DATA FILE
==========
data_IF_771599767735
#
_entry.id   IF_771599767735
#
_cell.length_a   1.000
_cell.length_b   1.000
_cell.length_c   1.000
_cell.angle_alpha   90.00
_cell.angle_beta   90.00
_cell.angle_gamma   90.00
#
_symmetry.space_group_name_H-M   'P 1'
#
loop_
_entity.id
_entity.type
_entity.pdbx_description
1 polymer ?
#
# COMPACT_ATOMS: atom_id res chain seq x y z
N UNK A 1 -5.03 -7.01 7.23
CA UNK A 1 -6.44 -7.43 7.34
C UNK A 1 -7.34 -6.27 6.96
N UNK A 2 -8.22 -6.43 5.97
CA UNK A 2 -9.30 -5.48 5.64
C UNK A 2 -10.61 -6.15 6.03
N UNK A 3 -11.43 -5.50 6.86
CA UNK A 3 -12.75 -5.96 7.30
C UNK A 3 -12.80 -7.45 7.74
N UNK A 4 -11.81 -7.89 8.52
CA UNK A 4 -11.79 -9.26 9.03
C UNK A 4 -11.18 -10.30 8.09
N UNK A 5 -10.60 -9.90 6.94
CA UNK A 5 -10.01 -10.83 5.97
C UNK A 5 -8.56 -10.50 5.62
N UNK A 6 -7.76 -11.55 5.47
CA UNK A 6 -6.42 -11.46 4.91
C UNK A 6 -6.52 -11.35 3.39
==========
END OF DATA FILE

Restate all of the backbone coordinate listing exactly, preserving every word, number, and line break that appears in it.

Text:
data_IF_771599767735
#
_entry.id   IF_771599767735
#
_cell.length_a   1.000
_cell.length_b   1.000
_cell.length_c   1.000
_cell.angle_alpha   90.00
_cell.angle_beta   90.00
_cell.angle_gamma   90.00
#
_symmetry.space_group_name_H-M   'P 1'
#
loop_
_entity.id
_entity.type
_entity.pdbx_description
1 polymer ?
#
# COMPACT_ATOMS: atom_id res chain seq x y z
N UNK A 1 -5.03 -7.01 7.23
CA UNK A 1 -6.44 -7.43 7.34
C UNK A 1 -7.34 -6.27 6.96
N UNK A 2 -8.22 -6.43 5.97
CA UNK A 2 -9.30 -5.48 5.64
C UNK A 2 -10.61 -6.15 6.03
N UNK A 3 -11.43 -5.50 6.86
CA UNK A 3 -12.75 -5.96 7.30
C UNK A 3 -12.80 -7.45 7.74
N UNK A 4 -11.81 -7.89 8.52
CA UNK A 4 -11.79 -9.26 9.03
C UNK A 4 -11.18 -10.30 8.09
N UNK A 5 -10.60 -9.90 6.94
CA UNK A 5 -10.01 -10.83 5.97
C UNK A 5 -8.56 -10.50 5.62
N UNK A 6 -7.76 -11.55 5.47
CA UNK A 6 -6.42 -11.46 4.91
C UNK A 6 -6.52 -11.35 3.39